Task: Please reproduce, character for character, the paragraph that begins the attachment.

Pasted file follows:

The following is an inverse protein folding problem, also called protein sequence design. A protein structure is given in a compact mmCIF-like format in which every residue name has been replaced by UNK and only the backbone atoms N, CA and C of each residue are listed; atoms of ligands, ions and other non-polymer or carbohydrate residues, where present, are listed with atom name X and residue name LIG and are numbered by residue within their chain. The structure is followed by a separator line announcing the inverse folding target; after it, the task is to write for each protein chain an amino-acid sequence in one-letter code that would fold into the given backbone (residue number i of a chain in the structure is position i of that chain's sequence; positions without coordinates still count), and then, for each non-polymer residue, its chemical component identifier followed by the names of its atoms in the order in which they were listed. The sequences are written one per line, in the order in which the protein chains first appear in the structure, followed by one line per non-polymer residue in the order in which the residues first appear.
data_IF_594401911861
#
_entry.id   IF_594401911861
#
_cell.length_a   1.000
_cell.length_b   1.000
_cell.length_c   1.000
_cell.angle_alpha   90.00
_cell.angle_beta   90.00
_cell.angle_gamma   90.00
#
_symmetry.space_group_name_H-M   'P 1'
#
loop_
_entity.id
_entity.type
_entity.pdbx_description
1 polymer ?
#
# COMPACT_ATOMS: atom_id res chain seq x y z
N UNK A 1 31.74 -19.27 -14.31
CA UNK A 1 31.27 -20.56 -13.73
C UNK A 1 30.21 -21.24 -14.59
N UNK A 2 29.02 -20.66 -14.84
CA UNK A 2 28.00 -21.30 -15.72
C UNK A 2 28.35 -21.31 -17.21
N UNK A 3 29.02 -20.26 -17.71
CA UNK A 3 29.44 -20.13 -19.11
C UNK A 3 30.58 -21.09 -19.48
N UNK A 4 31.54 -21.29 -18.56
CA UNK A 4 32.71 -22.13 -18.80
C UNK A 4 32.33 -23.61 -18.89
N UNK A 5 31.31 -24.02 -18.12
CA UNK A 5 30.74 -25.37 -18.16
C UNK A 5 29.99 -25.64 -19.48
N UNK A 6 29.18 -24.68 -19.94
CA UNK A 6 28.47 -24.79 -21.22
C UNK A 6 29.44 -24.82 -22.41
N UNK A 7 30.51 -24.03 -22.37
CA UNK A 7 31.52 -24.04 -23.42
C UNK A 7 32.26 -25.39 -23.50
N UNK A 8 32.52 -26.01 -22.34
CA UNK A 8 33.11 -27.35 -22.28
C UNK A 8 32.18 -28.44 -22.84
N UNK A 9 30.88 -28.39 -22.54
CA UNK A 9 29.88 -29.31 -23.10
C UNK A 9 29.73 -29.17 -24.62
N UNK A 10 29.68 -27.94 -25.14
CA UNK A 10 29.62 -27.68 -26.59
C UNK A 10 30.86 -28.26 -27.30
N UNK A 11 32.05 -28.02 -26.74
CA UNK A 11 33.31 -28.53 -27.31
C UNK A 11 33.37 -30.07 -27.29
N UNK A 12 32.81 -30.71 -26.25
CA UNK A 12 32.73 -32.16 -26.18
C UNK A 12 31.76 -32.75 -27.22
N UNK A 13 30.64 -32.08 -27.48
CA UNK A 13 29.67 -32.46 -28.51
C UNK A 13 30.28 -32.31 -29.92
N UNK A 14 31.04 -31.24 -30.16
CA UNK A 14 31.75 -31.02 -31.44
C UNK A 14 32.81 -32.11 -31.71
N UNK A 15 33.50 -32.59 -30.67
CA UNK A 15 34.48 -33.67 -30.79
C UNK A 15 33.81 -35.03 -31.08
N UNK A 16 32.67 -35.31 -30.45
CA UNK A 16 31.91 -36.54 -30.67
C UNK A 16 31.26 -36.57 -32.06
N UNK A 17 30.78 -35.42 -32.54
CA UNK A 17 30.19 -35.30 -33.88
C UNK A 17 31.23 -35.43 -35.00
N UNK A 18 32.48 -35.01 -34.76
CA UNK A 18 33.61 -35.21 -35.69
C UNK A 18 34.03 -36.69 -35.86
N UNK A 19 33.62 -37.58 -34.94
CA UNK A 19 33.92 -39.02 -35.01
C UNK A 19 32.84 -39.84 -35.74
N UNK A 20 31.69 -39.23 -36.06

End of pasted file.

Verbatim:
The following is an inverse protein folding problem, also called protein sequence design. A protein structure is given in a compact mmCIF-like format in which every residue name has been replaced by UNK and only the backbone atoms N, CA and C of each residue are listed; atoms of ligands, ions and other non-polymer or carbohydrate residues, where present, are listed with atom name X and residue name LIG and are numbered by residue within their chain. The structure is followed by a separator line announcing the inverse folding target; after it, the task is to write for each protein chain an amino-acid sequence in one-letter code that would fold into the given backbone (residue number i of a chain in the structure is position i of that chain's sequence; positions without coordinates still count), and then, for each non-polymer residue, its chemical component identifier followed by the names of its atoms in the order in which they were listed. The sequences are written one per line, in the order in which the protein chains first appear in the structure, followed by one line per non-polymer residue in the order in which the residues first appear.